An excerpt from a Khanda Padya portraying a Pragalbha Nayika, by the legendary Vidushi Venkatalakshamma, one of the last dancers of the Mysore Palace. These Padyas were common before a Padam or a Javali in the Mysore style of Bharatanatyam and in Kuchipudi. ☺️🙏

What grace!
Venkatalakshamma (1906-2002) was a disciple of the famous Jatti Thayamma of the Mysore Palace. Well-read in Kannada, Telugu and Sanskrit, she was a wonderful exponent of Abhinaya. She was honoured with the @sangeetnatak award and the Padma Bhushan.

Venkatalakshamma's Guru Jatti Thayamma (1857-1947), came from a family of wrestlers. She was not a Devadasi, as rumoured later!

We have less information on whom she learnt dance from. But we know she debuted when she was 15 years old. She developed the Mysore Bani of BN.
Her father Dasappa migrated from coastal Andhra and to Mysore. He was a wrestler. While in Andhra, he learnt music. He was her first teacher. The language at home was Telugu. After migrating to Mysore, he found the patronage of Maharaja Mummadi Krishnaraja Wodeyar (1794-1868).
The Maharaja was a great scholar and patron of arts!

In the court of Mysore, Dasappa sought the mentorship of Vidwans Karibasappa Shastri and Kavishwara Giriappa. Thayamma learnt Abhinaya from them. She also mastered Sanskrit from Vidwan Sringeri Subramanya Shastri.
Thayamma's contemporary was the great musician and composer Vidwan Mysore Vasudevacharya (1965- 1961) It is said he even composed a piece called 'Vamanastotra' in her honour.
Thayamma married Jatti Sanjeevayya, a wrestler in Mysore in 1876. After her marriage she withdrew from all public performances. She spent time teaching many students. It was only much later in her old-age that she was recognised.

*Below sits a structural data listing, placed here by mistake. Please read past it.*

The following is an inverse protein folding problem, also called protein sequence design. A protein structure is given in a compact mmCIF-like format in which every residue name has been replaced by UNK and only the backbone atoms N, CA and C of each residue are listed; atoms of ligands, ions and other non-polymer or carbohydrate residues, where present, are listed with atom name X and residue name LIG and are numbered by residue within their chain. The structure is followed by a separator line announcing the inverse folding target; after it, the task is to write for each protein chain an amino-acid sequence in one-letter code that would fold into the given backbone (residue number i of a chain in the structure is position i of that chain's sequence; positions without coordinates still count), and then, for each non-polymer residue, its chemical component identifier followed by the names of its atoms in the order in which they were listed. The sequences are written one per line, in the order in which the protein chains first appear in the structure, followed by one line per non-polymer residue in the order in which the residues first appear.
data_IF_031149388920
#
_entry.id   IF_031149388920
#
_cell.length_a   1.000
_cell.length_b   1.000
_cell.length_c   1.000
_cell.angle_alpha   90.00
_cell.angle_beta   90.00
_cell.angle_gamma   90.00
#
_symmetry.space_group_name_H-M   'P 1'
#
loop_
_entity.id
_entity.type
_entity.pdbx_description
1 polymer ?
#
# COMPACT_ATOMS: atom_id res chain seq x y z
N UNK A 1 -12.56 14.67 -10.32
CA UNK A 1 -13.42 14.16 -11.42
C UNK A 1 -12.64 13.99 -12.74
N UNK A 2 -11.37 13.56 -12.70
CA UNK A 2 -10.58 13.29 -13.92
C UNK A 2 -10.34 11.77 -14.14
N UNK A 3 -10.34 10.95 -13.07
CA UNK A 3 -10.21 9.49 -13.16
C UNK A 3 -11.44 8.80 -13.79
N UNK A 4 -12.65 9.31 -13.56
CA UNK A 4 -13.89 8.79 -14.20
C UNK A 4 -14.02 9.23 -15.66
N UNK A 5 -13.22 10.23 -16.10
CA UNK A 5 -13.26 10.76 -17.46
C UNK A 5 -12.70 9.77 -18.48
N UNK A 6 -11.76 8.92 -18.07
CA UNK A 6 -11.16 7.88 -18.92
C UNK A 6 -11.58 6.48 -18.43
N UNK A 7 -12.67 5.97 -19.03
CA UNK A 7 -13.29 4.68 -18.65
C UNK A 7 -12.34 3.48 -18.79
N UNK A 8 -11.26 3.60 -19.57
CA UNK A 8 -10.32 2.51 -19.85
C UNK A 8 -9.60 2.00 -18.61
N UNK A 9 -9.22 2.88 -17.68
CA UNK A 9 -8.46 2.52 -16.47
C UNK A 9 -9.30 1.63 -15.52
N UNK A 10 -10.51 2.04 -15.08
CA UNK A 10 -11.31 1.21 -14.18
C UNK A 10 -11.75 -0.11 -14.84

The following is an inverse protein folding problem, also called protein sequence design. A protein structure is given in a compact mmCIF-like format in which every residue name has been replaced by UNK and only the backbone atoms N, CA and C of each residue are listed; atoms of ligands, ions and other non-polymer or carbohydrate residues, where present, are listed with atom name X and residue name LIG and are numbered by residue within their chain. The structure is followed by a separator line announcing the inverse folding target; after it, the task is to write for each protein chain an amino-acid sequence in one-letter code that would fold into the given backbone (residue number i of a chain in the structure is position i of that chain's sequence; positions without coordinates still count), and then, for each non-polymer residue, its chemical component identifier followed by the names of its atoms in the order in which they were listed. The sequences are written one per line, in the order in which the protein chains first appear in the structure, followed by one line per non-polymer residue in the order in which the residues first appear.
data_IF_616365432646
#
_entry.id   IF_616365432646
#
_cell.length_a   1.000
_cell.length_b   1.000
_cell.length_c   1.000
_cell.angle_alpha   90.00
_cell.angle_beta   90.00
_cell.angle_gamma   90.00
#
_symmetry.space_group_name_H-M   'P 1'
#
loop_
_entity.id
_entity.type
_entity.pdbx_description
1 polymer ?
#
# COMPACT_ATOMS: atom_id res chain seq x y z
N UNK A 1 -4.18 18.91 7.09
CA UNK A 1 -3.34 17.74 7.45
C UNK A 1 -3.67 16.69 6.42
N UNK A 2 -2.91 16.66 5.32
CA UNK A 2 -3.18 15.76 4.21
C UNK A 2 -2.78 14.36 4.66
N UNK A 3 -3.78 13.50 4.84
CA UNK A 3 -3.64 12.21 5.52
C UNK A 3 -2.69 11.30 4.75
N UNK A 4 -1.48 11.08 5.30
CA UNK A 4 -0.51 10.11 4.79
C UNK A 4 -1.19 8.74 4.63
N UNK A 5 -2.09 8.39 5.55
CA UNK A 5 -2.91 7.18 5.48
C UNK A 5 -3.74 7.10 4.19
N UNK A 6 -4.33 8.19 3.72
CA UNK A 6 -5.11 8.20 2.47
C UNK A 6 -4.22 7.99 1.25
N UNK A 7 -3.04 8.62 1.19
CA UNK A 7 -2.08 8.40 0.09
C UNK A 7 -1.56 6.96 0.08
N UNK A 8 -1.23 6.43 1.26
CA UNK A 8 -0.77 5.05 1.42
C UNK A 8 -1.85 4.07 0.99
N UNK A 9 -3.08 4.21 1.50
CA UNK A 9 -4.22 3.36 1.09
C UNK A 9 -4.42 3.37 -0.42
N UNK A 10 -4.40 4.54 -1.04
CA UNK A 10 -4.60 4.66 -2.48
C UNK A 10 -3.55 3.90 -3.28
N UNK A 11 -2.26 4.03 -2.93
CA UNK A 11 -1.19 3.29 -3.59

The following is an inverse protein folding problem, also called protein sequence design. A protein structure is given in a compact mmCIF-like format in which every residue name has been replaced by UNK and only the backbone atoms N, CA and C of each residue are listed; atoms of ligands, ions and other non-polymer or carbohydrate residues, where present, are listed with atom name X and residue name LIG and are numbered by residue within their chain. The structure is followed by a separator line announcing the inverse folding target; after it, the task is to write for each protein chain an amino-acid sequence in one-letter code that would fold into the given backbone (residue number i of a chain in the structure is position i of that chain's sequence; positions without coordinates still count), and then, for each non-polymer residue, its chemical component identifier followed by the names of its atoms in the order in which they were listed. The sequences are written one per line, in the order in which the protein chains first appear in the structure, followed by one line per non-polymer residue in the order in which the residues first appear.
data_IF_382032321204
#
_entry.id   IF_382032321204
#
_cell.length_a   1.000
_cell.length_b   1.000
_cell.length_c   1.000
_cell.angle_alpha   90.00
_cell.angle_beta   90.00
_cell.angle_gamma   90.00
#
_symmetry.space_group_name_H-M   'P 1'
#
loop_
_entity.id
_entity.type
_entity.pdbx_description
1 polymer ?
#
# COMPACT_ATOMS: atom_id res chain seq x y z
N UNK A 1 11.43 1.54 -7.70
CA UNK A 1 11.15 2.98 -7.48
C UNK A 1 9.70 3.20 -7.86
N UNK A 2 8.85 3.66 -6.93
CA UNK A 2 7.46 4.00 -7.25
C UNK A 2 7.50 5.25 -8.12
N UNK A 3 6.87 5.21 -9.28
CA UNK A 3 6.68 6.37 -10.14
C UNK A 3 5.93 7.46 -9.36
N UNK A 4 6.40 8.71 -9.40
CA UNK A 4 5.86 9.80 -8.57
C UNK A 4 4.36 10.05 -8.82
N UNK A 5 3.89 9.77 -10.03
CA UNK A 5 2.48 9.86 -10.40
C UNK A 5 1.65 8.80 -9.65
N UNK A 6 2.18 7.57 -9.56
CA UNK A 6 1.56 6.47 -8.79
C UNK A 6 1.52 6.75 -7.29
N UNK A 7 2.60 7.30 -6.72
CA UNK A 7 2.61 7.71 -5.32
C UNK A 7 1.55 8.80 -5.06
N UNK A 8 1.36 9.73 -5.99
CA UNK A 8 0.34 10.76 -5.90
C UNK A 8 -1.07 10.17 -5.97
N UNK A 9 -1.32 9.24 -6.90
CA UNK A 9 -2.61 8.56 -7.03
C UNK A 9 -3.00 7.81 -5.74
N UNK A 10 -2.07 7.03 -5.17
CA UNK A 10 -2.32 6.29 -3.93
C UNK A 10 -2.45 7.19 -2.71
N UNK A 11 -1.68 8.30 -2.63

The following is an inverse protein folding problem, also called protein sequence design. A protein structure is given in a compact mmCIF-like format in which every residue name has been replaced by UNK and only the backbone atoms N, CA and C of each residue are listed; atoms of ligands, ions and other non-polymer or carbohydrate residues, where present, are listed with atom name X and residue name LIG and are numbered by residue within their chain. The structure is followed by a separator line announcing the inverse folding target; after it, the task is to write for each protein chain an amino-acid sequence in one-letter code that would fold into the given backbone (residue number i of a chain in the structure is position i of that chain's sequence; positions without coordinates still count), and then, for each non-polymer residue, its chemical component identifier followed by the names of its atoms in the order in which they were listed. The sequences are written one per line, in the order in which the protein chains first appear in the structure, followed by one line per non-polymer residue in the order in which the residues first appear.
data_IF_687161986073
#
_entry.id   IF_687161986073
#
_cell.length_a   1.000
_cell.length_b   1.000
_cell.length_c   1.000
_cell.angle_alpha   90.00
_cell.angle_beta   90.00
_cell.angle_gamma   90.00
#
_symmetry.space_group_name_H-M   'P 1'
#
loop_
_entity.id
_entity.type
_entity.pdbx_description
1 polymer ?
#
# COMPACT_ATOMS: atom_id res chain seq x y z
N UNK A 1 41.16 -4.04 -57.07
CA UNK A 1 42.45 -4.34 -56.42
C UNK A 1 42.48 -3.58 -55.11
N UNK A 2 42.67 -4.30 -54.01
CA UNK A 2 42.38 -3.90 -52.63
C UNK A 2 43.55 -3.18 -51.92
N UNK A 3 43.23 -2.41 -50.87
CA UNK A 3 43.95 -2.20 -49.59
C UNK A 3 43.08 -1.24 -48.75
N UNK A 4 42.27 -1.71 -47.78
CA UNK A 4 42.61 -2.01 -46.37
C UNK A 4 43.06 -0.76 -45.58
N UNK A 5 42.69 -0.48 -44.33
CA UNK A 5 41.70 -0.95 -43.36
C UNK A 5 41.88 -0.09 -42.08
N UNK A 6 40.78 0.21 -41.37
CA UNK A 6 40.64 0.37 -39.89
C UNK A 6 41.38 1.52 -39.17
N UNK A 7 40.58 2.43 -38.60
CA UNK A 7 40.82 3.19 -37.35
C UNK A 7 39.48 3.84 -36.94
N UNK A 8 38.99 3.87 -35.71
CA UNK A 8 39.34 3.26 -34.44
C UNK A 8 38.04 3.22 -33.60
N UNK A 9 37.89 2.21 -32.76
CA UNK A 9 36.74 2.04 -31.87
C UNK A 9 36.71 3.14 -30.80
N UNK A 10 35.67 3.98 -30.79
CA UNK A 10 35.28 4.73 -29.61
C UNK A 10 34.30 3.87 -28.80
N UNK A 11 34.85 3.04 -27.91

Sarvepallli Radhakrishnayya honoured her with the title of 'Natya Saraswati' in 1945. She was 88 then!

She is supposed to have given an extraordinary Abhinayam performance at that age! Venkatalakshamma recollected that many years later and performed the same Padams and Javalis.
Thayamma taught several girls from surrounding villages like Kolar, Mysore, Mandya and Mugur the Mysore Baani of Bharatanatyam. Many of them were appointed as Asthana Vidushis before independence. Out of them, Venkatalakshamma and Mugur Jejamma were famous and taught many others.
One must credit Maharaja Nalwadi Krishnaraja Wodeyar for abolishing the Devadasi system way back in 1909, long before it happened in Madras Presidency.

The Mysore Baani had four distinct branches. Mysore, Nanjangud, Kolar and Mugur styles of dance. Based on the repertoire.
Today, all styles are lost, and the Mysore style is on its last leg. But we should thank Venkatalakshamma who trained several students. They have further continued the tradition.

One can write endless about the greatness of the Mysore Royals and their patronage of arts! ☺️🙏
Sorry, that I randomly launched into this thread! 🤭

Seeing Venkatalakshamma's video brought back so many memories of interacting with her. ☺️🙏
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